EIGHT DAYS AGO in a charity shop I came across a book of LAG Strong's short stories. He had been one of those whom Gwynneth Thurburn invited regularly to the Central School of Speech and Drama to judge students' verse speaking.
I remembered his gentle voice and the capacity, which he shared with 'Thurbie', to perceive when a student's egotism stood, even for a split second, between poem and listener. I felt that I must send her the book; but, glancing at the first story, I thought I'd hang on to it - just for a day or two.
And then the phone rang, and it was 'Sarge' (Vera Sargent, Thurburn's companion of more than 50 years, and her Registrar and strength during her years as Principal). Thurbie was dying.
I thought of the phone call I had received at 8am one morning 25 years before - 'Charles, this is Thurbie. I've been thinking. You must come and work with us.' I had never taught, and never thought of doing so; and she knew me mainly as an awkward student who had done only one year of the acting course 12 years previous in a class with Vanessa Redgrave and Judi Dench, when the school was still squeezed into odd corners of the Albert Hall. But she had recently seen me give a solo performance in which I related music hall songs to their social context, and her intuition told her that I had the makings of a teacher.
Weekly staff meetings were held in Thurburn's office at the Embassy Theatre - herself at one end of the long table with the smokers, Vera Sargent at the other with the abstainers - her acute mind registering every student who came under discussion. For she was a principal who taught, who loved teaching, who could not merely release a student's voice but explain the physiological basis of what she was doing with vivid simplicty, who loved to see her students discover their capacities and who attended every entrance test and audition, every performance, every verse-speaking test. Among her students were Robert Helpmann who went to her for help when he moved from dancing Hamlet to playing the role, and several other Shakespearian parts, at Stratford-upon-Avon (she regarded him as the most conscientious and assiduous pupil she had ever had), and Laurence Olivier also sought her help when, as Director of the National Theatre, he took on the immense challenge of Othello and was able to add several notes to his voice.
The hospitality of Thurburn's mind was shown in the way she welcomed to her staff many of the students and colleagues of that other great teacher Michel St Denis, creator of the pre-war London Theatre Studio and of the post-war Old Vic Theatre School - in the Fifties, Oliver Reynolds and Gerda Rink and in the Sixties George Hall, Chrissy Hearn, Litz Pisk and John Roberts - and how she welcomed them, not so much because they represented a sympathetic ideology, but for themselves, their intuition, their heart.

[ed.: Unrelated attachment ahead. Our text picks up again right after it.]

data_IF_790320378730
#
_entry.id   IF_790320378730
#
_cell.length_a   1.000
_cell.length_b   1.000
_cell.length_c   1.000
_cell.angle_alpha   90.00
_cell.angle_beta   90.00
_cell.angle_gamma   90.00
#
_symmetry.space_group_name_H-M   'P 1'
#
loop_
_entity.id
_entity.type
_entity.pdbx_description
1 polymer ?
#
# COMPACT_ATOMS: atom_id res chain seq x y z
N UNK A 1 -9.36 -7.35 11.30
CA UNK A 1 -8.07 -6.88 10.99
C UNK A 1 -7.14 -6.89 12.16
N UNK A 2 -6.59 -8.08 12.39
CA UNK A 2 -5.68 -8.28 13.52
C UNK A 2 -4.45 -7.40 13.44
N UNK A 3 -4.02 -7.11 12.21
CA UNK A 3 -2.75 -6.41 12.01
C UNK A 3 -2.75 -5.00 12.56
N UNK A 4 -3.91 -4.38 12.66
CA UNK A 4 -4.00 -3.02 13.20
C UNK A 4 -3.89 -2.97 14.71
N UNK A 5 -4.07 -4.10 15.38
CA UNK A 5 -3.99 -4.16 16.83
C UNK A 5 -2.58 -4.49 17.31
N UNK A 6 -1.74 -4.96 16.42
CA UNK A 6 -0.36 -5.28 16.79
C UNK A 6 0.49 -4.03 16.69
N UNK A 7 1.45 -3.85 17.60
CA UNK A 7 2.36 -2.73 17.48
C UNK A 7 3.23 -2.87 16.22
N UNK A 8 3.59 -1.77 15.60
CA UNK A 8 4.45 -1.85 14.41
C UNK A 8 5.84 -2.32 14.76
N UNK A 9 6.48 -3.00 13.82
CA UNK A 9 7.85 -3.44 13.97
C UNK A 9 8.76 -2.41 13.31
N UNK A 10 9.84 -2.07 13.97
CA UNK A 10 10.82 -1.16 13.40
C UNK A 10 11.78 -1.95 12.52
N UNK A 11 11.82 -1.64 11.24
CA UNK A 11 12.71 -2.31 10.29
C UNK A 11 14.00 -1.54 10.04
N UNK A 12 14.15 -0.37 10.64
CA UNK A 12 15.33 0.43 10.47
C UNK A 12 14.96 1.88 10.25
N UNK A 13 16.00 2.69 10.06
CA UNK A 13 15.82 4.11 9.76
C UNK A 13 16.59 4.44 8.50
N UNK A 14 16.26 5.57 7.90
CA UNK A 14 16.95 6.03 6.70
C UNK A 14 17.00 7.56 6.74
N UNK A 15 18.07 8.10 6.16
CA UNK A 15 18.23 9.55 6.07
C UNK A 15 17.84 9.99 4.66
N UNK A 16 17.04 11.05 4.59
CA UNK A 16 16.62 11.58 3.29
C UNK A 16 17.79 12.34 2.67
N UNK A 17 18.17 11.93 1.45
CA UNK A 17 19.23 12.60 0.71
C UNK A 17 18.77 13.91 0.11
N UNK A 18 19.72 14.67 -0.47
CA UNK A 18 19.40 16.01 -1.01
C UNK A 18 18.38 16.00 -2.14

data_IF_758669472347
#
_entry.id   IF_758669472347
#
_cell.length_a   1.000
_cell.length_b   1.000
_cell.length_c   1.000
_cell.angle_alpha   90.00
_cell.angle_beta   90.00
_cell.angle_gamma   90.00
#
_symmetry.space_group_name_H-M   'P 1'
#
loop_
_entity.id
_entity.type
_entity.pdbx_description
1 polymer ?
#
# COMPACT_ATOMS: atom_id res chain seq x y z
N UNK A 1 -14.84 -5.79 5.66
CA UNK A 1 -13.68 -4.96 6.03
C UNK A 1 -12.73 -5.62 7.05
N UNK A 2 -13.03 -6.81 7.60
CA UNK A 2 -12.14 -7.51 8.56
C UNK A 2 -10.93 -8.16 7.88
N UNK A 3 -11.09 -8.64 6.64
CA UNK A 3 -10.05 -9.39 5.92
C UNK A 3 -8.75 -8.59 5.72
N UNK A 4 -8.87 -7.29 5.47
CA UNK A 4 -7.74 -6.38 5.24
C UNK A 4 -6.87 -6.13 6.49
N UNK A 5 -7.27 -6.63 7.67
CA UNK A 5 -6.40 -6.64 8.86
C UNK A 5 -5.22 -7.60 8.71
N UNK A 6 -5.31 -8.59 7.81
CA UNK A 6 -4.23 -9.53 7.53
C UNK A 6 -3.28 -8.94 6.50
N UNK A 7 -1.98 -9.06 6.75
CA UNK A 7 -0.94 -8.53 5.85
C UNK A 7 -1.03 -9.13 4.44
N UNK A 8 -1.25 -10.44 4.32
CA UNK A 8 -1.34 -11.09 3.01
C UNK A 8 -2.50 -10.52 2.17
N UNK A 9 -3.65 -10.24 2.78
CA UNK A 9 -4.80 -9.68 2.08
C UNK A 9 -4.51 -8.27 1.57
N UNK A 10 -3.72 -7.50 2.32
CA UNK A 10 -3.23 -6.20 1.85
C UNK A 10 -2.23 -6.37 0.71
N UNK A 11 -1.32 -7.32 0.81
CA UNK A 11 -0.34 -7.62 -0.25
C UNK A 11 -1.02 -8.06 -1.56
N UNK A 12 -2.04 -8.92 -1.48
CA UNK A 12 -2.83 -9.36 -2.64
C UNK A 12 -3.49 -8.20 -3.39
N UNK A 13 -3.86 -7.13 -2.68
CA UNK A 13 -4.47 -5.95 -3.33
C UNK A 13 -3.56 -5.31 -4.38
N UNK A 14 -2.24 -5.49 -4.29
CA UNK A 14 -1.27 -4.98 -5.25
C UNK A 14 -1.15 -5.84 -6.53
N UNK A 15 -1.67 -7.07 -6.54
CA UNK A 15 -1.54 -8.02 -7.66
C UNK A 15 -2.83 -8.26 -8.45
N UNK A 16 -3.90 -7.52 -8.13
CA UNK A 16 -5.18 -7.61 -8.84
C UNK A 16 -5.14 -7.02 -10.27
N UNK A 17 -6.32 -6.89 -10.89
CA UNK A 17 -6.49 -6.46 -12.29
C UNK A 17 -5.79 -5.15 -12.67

I remember her commitment to Stephen Joseph - in his early days a sometime student whom she had engaged to teach - and the waywardedness of his teaching and his affronts to theatrical orthodoxy. After he had left the staff of Central she provided him with space in which to conduct his playwriting seminars, and I wondered if he had known that she was helping him lay the foundations of the whole studio-theatre movement and its contribution to new theatre writing. Probably not. No one else did; not even Stephen Joseph. But she recognised his humanity - which, of course, underlay his recognition that the essence of the drama was the encounter between actor and audience; and as a director of Joseph's Studio Theatre company she sustained her commitment to the last year of his tragically short life.
For 48 years, first as a student then as teacher or principal, Central was her life. But whereas the school's founder, Elsie Fogerty, had been a constant presence through Thurburn's first three years as Principal, when Thurbie retired, she retired absolutely. She was not going to breathe down her successor's neck.
She and Sarge retired to the Suffolk village of Darsham; Sarge organising meals on wheels and creating a garden packed with roses - with a bit raised to table height at which Thurbie could sit and weed after the second of the accidents that incapacitated her last years.
Friends, colleagues and past students visited; on a perfect summer's day a score of us went down to celebrate Thurburn's 80th birthday. At one point she went indoors: I thought she must be tired, but she had just gone to check the cricket score. The two women, who had devoted their lives to young people, soon found themselves adopted by neighbours who had young children - as Thurbie said, 'It's as if they had been looking all their lives for two maiden aunts.'
When the great storm of 1987 tore down a loved tree and the ladies realised in a rush that the house had become too much, it was their new young family who moved them into Leiston Old Abbey, where they were able to keep a few books and pieces of furniture in the sitting-room overlooking a mournful but splendid kitchen garden.
The day after getting Sarge's phonecall, I posted her the LAG Strong book. I realised that Thurbie would never read it; but I hoped Sarge would welcome it as a link with someone they had both loved.
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